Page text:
You may decide to go straight into trying to fix the leak by replacing the faulty pipe with a newer one. Or before doing so, you may decide to use your brains a bit more and go first to the main water supply switch to turn it off and after doing that, you go straight at replacing the faulty pipe.
Technically, you can do the former. However, you will obviously end up taking much longer to replace the pipe and you will also end up getting yourself and your house wet.
Doing the latter, where you start off first with turning off the main water supply, starts off with an enabling step. That enabling step of turning off the main water supply makes your task of changing the faulty pipe much, much easier.
The same goes for improving Philippine Society.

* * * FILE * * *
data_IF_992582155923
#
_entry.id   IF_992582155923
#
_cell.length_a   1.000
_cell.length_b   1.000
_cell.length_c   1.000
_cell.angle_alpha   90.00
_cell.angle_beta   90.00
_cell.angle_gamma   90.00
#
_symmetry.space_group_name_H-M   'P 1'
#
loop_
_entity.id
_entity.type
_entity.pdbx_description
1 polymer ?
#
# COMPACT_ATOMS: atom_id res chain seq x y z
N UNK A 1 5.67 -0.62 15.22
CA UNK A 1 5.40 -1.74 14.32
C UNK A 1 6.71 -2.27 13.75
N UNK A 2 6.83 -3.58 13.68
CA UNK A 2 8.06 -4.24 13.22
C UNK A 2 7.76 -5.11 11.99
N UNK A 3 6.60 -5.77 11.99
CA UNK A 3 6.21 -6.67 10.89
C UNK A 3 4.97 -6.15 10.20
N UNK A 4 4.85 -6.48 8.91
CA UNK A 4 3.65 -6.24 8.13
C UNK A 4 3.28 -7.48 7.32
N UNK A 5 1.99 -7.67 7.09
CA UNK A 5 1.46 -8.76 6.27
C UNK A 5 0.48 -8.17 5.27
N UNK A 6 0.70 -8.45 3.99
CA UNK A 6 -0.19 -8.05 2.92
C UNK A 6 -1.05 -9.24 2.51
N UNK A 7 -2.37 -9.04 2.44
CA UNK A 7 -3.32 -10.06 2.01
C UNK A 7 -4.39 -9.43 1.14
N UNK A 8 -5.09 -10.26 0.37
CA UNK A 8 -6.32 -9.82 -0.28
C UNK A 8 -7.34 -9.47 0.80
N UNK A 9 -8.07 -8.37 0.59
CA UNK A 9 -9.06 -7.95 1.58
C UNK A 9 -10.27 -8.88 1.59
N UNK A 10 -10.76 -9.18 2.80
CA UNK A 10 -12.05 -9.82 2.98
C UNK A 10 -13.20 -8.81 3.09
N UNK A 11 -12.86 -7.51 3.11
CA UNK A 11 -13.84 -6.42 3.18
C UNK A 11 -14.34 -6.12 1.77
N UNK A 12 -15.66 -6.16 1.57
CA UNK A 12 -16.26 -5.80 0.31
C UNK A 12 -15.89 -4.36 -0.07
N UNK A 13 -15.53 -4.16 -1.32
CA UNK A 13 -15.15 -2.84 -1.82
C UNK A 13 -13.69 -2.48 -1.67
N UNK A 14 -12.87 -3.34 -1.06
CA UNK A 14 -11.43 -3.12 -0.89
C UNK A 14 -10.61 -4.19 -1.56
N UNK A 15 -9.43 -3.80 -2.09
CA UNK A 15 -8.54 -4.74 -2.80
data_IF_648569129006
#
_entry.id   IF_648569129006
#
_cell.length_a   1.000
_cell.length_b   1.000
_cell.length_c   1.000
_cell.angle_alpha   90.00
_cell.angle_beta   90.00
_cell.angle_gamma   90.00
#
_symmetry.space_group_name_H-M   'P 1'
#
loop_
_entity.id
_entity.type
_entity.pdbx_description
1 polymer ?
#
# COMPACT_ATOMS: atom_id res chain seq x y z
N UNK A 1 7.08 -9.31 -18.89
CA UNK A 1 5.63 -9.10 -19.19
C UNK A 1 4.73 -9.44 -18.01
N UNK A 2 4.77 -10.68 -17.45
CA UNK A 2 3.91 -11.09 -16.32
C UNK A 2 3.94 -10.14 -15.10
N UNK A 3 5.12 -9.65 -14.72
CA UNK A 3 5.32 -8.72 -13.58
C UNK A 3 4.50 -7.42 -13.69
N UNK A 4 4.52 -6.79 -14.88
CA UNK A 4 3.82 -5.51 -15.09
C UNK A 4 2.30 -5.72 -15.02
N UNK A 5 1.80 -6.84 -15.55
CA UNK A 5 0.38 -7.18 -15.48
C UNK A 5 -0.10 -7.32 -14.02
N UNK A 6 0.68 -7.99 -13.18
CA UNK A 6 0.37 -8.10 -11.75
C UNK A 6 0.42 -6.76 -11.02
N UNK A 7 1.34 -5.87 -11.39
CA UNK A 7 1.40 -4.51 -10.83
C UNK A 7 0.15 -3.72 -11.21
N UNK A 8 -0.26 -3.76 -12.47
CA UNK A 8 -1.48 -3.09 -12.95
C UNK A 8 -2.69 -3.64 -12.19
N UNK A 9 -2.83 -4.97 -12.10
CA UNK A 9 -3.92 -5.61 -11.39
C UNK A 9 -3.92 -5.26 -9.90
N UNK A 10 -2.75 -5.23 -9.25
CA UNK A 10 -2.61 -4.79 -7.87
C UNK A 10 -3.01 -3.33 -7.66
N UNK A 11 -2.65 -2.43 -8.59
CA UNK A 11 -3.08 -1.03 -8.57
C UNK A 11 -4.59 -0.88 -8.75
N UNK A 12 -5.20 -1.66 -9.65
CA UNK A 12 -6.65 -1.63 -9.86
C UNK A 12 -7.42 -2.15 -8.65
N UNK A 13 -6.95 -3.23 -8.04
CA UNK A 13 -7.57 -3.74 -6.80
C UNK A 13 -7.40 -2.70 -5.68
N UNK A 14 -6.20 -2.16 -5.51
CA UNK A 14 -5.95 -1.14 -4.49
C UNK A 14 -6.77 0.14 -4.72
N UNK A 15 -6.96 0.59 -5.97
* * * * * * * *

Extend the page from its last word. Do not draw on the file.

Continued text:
Some people believe that Filipino Character first needs to be changed. That’s easier said than done. People change en masse only when subjected to a changed environment or “system” where the disincentives or certain punishments cause people to avoid certain behavior and are encouraged through rewards towards desired behavior. That, in itself, is a system change. Changing the system to a more appropriate one is therefore more likely to enable changing behavior and ultimately change mindset and culture. Quite often, the inherent features and dynamics of certain systems force the participants within the system to actually change their behavior.